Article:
Combined Sewer Overflow (CSO) Tank Events
Hamilton has nine CSO tanks that were built from the 1980’s through 2010 to help add capacity to the combined sewer system The nine large storage tanks hold more than 314,000 cubic metres of diluted wastewater. During rain events the combined sewer overflow tanks will fill and store the excess water. If the storm continues the combined sewer system - now being full and at capacity, will then overflow into the environment.

When the storm stops, and the sewer system and treatment plant have capacity for the volume of wastewater inside the combined sewer overflow tanks, the water is then put back into the sewer system to head to the treatment plant for cleaning.

If the combined sewer system didn’t have the designed overflow option to release wastewater to the harbour, large areas of Hamilton would experience flooding -  which would impact homes, business, roadways, public spaces and public health.

Additional Wastewater Treatment Plant Bypass/CSO Information

Public Health services monitors beaches in accordance with the Ministry of Health and Long-Term Care’s Operational Approaches for Recreational Water Guideline 2018 and the Recreational Water Protocol 2018 under the Ontario Public Health Standards. As outlined in the above protocols, beach samples are collected and tested for E. coli bacteria at least once per week during the swimming season.

Beach sampling results cannot be guaranteed accurate as conditions can change quickly depending on the weather. You should not swim at the beach during and after storms, floods or heavy rainfall. Cloudy water may indicate high levels of bacteria.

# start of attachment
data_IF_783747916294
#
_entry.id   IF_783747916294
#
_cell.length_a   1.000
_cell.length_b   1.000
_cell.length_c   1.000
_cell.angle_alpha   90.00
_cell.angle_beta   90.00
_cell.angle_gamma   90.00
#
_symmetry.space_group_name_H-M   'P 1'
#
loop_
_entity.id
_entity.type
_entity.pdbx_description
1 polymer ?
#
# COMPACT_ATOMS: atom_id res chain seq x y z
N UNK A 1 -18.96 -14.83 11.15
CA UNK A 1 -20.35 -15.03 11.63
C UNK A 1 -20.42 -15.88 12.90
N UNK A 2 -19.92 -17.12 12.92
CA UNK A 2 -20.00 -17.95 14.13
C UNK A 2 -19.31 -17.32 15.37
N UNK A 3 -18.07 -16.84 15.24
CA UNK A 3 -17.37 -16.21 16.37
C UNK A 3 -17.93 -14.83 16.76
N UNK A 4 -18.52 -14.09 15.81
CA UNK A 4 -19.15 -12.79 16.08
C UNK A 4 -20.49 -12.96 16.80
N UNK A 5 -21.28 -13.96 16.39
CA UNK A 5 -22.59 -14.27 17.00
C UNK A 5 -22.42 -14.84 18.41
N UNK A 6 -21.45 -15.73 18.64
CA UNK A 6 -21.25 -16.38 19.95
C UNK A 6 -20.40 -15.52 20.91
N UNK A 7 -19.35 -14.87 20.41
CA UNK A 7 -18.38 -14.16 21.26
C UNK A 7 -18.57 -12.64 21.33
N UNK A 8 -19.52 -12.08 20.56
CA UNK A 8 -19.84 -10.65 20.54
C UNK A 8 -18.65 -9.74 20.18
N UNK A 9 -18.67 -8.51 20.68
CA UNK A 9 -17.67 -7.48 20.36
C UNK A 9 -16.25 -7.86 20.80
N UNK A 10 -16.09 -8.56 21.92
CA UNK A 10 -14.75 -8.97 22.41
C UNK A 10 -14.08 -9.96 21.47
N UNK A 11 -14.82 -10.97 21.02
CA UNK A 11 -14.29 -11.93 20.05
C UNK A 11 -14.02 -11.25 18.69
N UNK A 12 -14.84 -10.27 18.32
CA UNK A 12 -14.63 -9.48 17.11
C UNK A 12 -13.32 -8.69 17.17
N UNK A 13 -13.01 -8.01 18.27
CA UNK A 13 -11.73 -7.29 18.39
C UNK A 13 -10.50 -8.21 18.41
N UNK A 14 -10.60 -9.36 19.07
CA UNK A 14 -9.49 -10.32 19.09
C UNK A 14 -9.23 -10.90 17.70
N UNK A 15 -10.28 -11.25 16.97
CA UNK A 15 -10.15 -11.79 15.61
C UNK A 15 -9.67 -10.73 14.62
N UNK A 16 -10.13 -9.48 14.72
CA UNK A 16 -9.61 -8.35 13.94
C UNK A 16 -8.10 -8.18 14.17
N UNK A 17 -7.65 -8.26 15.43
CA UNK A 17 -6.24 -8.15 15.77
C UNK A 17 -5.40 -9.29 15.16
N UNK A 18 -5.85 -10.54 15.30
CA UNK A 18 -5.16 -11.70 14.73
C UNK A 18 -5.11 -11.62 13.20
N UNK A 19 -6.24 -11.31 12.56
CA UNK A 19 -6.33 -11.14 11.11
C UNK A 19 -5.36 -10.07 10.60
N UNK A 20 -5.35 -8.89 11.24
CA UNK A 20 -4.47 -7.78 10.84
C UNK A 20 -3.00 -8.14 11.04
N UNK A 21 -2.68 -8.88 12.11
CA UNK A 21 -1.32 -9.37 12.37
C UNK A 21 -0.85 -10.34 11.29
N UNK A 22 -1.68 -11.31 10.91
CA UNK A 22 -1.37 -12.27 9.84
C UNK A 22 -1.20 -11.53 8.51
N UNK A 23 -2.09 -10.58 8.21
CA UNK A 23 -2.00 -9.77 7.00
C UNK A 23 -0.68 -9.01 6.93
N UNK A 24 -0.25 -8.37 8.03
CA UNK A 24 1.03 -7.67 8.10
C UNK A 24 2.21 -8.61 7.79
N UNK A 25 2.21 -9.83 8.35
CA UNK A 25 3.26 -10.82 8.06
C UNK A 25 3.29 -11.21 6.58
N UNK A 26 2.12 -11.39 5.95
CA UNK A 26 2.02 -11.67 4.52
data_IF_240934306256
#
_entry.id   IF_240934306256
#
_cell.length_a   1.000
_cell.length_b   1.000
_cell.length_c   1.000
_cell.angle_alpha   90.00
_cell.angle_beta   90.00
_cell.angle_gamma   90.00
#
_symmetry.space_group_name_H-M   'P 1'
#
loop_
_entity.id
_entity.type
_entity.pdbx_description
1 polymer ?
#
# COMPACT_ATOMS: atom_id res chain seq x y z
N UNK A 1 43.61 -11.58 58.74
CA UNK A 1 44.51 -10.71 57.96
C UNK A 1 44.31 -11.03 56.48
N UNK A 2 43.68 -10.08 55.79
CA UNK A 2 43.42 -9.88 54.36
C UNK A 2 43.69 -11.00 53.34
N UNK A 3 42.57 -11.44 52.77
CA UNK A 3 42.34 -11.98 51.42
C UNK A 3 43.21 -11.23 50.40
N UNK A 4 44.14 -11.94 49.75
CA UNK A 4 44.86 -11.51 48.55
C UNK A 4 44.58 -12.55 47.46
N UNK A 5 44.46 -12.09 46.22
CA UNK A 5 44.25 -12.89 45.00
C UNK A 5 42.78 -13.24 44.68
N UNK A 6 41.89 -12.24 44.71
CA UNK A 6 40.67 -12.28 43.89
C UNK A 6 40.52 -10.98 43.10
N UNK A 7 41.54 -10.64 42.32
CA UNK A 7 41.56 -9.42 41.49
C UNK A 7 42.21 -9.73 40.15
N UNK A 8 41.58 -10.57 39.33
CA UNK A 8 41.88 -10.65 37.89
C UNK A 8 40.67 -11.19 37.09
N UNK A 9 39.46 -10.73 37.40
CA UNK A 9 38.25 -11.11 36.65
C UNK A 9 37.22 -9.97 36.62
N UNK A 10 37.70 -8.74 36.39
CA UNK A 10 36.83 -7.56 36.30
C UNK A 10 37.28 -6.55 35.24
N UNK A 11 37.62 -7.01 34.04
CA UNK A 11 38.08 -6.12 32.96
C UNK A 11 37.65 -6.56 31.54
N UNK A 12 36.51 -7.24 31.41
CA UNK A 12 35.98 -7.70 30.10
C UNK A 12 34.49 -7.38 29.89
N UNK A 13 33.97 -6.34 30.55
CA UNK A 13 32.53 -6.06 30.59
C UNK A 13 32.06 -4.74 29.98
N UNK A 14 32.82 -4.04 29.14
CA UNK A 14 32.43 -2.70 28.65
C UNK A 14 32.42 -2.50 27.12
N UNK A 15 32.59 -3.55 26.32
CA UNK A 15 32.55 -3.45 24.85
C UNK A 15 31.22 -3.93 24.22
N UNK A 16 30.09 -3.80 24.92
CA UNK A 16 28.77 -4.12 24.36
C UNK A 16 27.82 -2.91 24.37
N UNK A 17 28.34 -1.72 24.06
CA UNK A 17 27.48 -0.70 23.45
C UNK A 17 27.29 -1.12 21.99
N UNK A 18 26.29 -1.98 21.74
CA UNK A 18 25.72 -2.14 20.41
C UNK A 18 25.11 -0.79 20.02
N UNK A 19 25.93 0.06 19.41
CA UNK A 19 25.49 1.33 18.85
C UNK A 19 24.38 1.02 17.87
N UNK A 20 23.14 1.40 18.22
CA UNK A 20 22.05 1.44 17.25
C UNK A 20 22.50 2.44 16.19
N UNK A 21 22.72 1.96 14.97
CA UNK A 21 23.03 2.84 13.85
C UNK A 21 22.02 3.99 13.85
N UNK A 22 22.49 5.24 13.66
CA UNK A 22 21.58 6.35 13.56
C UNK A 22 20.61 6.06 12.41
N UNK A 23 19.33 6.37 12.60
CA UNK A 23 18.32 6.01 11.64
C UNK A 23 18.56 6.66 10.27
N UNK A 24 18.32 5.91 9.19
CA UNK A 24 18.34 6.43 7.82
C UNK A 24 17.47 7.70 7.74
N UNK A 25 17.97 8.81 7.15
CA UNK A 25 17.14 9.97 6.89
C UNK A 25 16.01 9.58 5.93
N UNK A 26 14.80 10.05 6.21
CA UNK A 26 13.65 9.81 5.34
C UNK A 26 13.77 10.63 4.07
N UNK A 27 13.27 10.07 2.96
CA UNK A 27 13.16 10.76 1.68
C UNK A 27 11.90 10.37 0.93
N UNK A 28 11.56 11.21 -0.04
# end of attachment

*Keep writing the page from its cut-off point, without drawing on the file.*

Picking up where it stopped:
For more information on ways to stay safe at the beach, visit the Canadian Red Cross’s website

The Government of Ontario provides fish consumption advisories for Ontario’s lakes and rivers which are available in the Guide to Eating Ontario Fish. You can use this guide and the interactive map to help you identify the types and amounts of fish that are safe to eat from more than 2,400 fishing locations.

There are 2 Wastewater Treatment Plants in Hamilton:

Woodward Wastewater Treatment Plant
700 Woodward Ave. Hamilton

Dundas Wastewater Treatment Plant
135 King St. E. Dundas

All bypasses are promptly reported to the Ministry of Environment, Conservation and Parks (MECP) Spills Action Centre and to Public Health Services as required by the WWTP’s ECA.